In contrast, men are significantly more likely than women to do things that help their personal wellbeing at work, as explored by the Captivate Network. Men are 25% more likely to take breaks throughout the day for personal activities, 7% more likely to take a walk, 5% more likely to go out to lunch and 35% more likely to take breaks “just to relax.” This demonstrates the unnecessary pressure women often put on themselves in the workforce and their failure to prioritize self-care and awareness.
We have an unhealthy obsession with work in America. Americans work more than any other country in the industrialized world. They also take less vacations, work longer days, and retire later, according to ABC News. With people working harder and taking less time for relaxation and self-care, it is no surprise that people are “burning out” at higher rates than ever before. With technology, no longer do people leave the office and are able to leave work behind them at their desks. Their work often comes with them, staying by their sides even while they sleep in the form of their iPhones on their bedside tables. With this, the lines between work and personal time are becoming increasingly blurred, and it has become even harder to unplug. With one in ten women working more than 45 hours a week, it does not come as a surprise that so many young women resonate with the symptoms of burnout.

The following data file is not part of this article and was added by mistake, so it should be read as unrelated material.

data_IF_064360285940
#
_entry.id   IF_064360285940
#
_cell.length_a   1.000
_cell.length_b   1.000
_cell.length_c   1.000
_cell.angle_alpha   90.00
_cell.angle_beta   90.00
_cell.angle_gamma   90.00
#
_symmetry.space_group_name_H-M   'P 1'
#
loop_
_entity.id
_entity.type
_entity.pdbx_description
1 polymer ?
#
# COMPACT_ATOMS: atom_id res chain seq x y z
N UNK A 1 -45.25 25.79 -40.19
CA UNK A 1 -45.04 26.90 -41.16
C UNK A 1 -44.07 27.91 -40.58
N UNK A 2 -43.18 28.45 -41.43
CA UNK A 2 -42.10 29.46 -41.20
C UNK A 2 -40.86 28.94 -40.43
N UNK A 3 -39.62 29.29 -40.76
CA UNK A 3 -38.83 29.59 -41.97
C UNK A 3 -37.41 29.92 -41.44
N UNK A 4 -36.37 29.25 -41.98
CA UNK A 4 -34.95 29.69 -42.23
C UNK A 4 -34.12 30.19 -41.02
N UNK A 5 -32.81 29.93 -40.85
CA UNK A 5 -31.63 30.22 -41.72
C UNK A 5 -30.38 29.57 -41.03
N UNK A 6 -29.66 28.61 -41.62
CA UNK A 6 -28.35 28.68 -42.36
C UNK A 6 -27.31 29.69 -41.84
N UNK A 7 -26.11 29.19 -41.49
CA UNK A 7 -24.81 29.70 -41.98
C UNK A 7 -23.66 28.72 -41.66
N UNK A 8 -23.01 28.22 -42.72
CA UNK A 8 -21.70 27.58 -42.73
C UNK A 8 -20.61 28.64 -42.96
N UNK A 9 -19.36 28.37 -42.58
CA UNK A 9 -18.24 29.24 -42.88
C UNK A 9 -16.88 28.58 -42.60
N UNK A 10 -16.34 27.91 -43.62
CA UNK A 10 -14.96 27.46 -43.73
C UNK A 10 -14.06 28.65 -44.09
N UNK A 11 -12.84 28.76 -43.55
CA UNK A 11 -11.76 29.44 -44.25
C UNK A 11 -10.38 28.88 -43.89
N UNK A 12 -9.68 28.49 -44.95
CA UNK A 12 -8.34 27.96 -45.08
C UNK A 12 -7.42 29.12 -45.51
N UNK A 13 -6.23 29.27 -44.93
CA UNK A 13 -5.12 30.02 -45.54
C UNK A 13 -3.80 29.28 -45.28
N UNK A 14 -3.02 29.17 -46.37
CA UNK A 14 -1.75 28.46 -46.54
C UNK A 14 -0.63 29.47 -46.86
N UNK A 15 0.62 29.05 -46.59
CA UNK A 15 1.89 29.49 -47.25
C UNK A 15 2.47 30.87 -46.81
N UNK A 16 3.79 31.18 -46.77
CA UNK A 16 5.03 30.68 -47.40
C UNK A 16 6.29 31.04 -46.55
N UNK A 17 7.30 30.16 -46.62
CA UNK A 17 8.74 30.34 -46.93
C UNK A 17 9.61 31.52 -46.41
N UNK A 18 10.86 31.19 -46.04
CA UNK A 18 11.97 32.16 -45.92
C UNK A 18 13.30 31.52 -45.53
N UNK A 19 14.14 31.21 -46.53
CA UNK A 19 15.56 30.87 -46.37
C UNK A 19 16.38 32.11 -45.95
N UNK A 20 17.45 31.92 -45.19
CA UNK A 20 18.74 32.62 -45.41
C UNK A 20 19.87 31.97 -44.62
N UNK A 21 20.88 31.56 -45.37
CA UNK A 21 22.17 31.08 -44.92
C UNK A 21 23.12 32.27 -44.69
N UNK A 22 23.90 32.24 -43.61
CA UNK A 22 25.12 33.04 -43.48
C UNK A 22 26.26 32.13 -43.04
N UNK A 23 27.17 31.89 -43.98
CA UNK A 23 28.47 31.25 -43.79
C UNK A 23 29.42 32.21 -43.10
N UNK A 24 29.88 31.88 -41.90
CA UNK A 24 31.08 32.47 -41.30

I have yet to graduate college and enter what some would call “the real workplace.” Yet, my experiences working long days while juggling classes, extracurriculars, internships, work, family, friends, relationships, and a social life without proper time off to the point of immobility taught me a lesson I am fortunate to have learned so young: nothing, no matter what, can outweigh taking care of yourself.